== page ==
3. What new concept have you learned that will make participating in Eucharist more meaningful?

Gospel Reading — Mark 14:12-16, 22-26 

12 And on the first day of Unleavened Bread, when they sacrificed the passover lamb, his disciples said to him, “Where will you have us go and prepare for you to eat the passover?” 13 And he sent two of his disciples, and said to them, “Go into the city, and a man carrying a jar of water will meet you; follow him, 14 and wherever he enters, say to the householder, ‘The Teacher says, Where is my guest room, where I am to eat the passover with my disciples?’ 15 And he will show you a large upper room furnished and ready; there prepare for us.” 16 And the disciples set out and went to the city, and found it as he had told them; and they prepared the passover… 22 And as they were eating, he took bread, and blessed, and broke it, and gave it to them, and said, “Take; this is my body.” 23 And he took a cup, and when he had given thanks he gave it to them, and they all drank of it. 24 And he said to them, “This is my blood of the covenant, which is poured out for many. 25 Truly, I say to you, I shall not drink again of the fruit of the vine until that day when I drink it new in the kingdom of God.” 26 And when they had sung a hymn, they went out to the Mount of Olives 

1. Can you say in your own words what happens in the Eucharist to our poverty, according to Pope Francis?
… And in the Eucharist, the Lord makes us travel his path, that of service, of sharing, of gift, and what little we have, what little we are, if shared, becomes wealth, because the power of God, which is that of love, descends into our poverty to transform it.

Let us ask ourselves, … Do I let the Lord who gives himself to me, guide me to come out more and more from behind my little fence, to go out and not be afraid to give, to share, to love him and others?
Pope Francis, Homily for the Solemnity of Corpus Christi,
Rome, May 31, 2013
2. Surely the disciples didn’t understand what Jesus was doing at the Last Supper, but they trusted him absolutely. Where do you go when you need help with trust? The Holy Spirit? Books? Priest? Friends?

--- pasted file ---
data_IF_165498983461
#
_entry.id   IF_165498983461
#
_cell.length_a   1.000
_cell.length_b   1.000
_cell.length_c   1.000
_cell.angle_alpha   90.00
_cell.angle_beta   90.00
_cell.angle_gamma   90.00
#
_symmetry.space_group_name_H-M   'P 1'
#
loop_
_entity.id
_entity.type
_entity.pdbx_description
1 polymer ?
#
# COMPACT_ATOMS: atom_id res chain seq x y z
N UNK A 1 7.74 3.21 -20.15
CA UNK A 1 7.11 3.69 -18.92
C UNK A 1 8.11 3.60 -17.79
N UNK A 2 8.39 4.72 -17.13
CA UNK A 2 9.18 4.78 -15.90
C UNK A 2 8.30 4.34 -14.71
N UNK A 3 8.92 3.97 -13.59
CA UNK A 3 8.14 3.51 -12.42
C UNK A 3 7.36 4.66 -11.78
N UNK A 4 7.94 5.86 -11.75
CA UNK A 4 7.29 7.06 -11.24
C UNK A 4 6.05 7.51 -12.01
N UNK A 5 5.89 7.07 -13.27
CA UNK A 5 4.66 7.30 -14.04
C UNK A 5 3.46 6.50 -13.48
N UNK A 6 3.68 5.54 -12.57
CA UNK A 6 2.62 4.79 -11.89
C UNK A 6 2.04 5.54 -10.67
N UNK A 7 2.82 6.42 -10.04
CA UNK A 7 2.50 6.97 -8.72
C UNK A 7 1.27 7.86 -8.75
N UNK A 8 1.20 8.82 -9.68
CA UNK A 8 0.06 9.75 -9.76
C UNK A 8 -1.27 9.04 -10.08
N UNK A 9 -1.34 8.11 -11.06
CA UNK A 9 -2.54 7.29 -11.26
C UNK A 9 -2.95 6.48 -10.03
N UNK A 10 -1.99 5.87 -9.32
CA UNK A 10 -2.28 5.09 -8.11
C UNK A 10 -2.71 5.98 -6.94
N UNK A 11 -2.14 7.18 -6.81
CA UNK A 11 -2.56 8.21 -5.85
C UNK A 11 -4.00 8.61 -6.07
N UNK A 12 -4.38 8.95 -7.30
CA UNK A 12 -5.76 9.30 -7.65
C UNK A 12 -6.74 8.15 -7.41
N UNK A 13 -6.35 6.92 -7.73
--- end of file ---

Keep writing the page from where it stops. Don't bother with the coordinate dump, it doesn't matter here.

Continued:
3. Read about the Passover meal in Exodus 12. What does it foreshadow? 

4. Describe the difference between the meaning of the Passover meal as the disciples perceived it, and the real meaning, which only Jesus knew. 

5. Obviously, the depth of devotion and celebration varies for us as we participate in communion. What makes the Eucharist celebration especially meaningful for you? 

Chriostai Notes for Trinity Sunday

First Reading — Deuteronomy 4:32-34, 39-40 

32 “For ask now of the days that are past, which were before you, since the day that God created man upon the earth, and ask from one end of heaven to the other, whether such a great thing as this has ever happened or was ever heard of. 33 Did any people ever hear the voice of a god speaking out of the midst of the fire, as you have heard, and still live? 34 Or has any god ever attempted to go and take a nation for himself from the midst of another nation, by trials, by signs, by wonders, and by war, by a mighty hand and an outstretched arm, and by great terrors, according to all that the LORD your God did for you in Egypt before your eyes? … 39 know therefore this day, and lay it to your heart, that the LORD is God in heaven above and on the earth beneath; there is no other. 40 Therefore you shall keep his statutes and his commandments, which I command you this day, that it may go well with you, and with your children after you, and that you may prolong your days in the land which the LORD your God gives you for ever.”